TAHLEQUAH, Oklahoma – Firefighters and others in this Northeastern Oklahoma city paid tribute to those who died in the Sept. 11, 2001, terrorist attacks by symbolically walking in their footsteps.

Paying their respects to first responders who died that day at the World Trade Center, the group undertakes the 9/11 Memorial Stair Climb by trekking nearly 110 stories at the local university's stadium. Their steps mark the equivalent of what the heroes climbed in the towers before they fell.

“We are gathered here today to honor the 2,977 victims that lost their lives on this day 21 years ago,” Tahlequah Fire Chief Casey Baker said. “The 2,753 lives lost at the World Trade Center, the 184 lives lost at the Pentagon, and the 40 passengers on Flight 93 that crashed in Shanksville, Pennsylvania.”

Two planes crashed into the North and South Towers of the World Trade Center in New York City. The third struck the Pentagon in Washington, D.C., and a fourth plane plummeted into a field in Pennsylvania after passengers intervened and tried to prevent it from hitting another site in the capital.

On that day, 343 firefighters, 70 law enforcement officers and nine EMS workers perished in the attacks. More than 3,000 died and more than 6,000 were injured as four planes were hijacked by terrorists.

“They went to work that day, not knowing it was their last. They died alongside their brothers and sisters that day, saving people they didn’t even know. Without their heroics, there would have been many more lives lost. We will never know all of the lives they helped save that day,” said Tahlequah Fire Chief Casey Baker.

Participants during Thursday’s event were able to stop, discard their equipment, or take a break from the nearly 2,000-step climb, while the Fire Department of New York didn't have that option. The firefighters trudged onward to save as many people as they could.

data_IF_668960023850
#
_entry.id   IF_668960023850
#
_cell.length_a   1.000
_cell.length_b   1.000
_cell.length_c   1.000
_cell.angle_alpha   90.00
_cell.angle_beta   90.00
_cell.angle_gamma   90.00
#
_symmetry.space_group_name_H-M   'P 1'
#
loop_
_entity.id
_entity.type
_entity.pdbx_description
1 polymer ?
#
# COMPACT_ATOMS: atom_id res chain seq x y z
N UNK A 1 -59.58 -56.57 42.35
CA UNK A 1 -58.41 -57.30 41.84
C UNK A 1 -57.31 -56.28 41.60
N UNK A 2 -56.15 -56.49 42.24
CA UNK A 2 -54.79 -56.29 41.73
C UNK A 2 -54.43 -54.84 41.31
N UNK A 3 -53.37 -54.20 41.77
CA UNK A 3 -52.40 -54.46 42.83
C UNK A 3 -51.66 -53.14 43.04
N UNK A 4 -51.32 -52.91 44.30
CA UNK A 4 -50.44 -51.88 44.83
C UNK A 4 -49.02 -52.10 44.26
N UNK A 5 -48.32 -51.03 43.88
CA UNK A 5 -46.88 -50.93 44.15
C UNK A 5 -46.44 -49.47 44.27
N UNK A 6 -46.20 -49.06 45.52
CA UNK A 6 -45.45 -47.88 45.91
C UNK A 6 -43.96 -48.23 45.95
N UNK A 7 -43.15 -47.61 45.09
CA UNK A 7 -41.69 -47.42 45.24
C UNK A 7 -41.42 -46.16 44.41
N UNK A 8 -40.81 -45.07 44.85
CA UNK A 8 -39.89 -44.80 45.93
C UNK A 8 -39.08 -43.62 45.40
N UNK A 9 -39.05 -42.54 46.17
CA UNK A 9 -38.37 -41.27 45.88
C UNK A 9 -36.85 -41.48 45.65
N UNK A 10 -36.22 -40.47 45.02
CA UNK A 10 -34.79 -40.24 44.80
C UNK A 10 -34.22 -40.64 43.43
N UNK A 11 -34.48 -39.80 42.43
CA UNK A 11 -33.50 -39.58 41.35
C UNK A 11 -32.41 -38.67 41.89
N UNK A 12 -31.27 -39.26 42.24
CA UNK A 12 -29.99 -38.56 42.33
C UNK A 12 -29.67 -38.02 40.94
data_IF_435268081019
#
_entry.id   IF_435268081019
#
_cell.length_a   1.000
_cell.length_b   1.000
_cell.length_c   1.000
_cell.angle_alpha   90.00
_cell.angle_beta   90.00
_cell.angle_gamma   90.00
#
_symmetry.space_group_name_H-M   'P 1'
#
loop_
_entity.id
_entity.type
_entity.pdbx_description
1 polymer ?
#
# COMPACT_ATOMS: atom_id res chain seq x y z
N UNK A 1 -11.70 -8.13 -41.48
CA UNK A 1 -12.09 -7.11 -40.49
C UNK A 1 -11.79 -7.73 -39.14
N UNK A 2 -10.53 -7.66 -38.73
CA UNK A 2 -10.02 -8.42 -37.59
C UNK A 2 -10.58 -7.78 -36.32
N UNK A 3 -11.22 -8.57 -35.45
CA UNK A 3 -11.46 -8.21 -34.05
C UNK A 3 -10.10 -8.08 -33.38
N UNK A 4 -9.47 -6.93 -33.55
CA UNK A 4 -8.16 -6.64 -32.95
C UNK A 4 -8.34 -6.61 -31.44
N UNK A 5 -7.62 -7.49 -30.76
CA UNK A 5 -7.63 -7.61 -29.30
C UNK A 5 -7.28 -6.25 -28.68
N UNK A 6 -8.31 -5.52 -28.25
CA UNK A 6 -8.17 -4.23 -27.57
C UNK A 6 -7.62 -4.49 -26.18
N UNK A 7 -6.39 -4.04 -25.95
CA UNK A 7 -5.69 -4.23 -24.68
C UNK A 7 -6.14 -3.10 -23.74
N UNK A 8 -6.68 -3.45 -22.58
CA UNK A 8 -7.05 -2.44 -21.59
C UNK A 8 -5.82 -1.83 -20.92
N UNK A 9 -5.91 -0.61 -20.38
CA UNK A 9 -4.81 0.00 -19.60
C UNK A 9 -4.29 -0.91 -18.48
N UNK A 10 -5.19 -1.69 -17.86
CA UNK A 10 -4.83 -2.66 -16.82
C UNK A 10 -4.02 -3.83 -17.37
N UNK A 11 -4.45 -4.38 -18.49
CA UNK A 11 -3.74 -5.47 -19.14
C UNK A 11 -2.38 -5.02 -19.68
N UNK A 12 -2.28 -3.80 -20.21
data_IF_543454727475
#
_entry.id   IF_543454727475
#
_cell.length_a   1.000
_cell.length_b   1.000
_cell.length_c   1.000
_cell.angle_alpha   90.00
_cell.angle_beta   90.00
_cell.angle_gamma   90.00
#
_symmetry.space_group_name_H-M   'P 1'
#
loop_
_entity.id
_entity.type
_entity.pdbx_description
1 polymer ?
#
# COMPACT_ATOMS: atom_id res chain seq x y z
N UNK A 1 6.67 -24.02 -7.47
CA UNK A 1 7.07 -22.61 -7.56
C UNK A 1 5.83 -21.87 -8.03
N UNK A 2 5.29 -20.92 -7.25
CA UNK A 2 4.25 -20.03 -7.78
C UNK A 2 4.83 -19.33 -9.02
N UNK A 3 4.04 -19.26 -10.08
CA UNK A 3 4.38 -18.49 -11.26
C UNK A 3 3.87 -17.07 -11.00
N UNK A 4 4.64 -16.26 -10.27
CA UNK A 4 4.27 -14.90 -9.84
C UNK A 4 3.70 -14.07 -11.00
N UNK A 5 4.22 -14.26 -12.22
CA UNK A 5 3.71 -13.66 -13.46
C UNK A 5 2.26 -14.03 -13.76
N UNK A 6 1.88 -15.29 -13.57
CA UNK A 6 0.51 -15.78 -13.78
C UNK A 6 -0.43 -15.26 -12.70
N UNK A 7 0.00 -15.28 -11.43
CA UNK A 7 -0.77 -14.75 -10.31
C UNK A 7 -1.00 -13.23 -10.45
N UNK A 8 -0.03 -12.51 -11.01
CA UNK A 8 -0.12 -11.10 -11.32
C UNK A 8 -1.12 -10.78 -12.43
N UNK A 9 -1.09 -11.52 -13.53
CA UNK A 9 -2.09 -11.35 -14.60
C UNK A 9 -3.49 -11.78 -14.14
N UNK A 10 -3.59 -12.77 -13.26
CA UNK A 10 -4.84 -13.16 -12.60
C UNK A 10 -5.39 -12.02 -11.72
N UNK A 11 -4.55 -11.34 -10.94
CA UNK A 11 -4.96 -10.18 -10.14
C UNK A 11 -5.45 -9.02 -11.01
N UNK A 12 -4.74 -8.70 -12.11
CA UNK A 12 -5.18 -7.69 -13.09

More than 500 firefighters ultimately died from working countless days, weeks, and months at Ground Zero, where their bodies absorbed deadly toxins.

“We also honor the over 7,000 service members that have died in the post-9/11 war zones,” Baker said.

The fire chief quotes from the Gospels every year when he speaks about the tragedy: “There is no greater love than to lay down one’s life for one’s friends,” from John 15:13.

“We will never forget. We will never forget Sept. 11, 2001. Thank you for being here and just remember while we’re walking, what we’re walking for,” Baker said.

Those who remember the attack can pinpoint exactly where they were and what they were doing when they saw or heard the news.

Tahlequah Firefighter and Police Officer Steffon Herd was 8 years old, and he said he didn’t understand what was going on or what really happened. He’s been participating in the stair climb for three years now.

“It’s an honor to be apart of something so special that holds a meaning beyond me,” Herd said.

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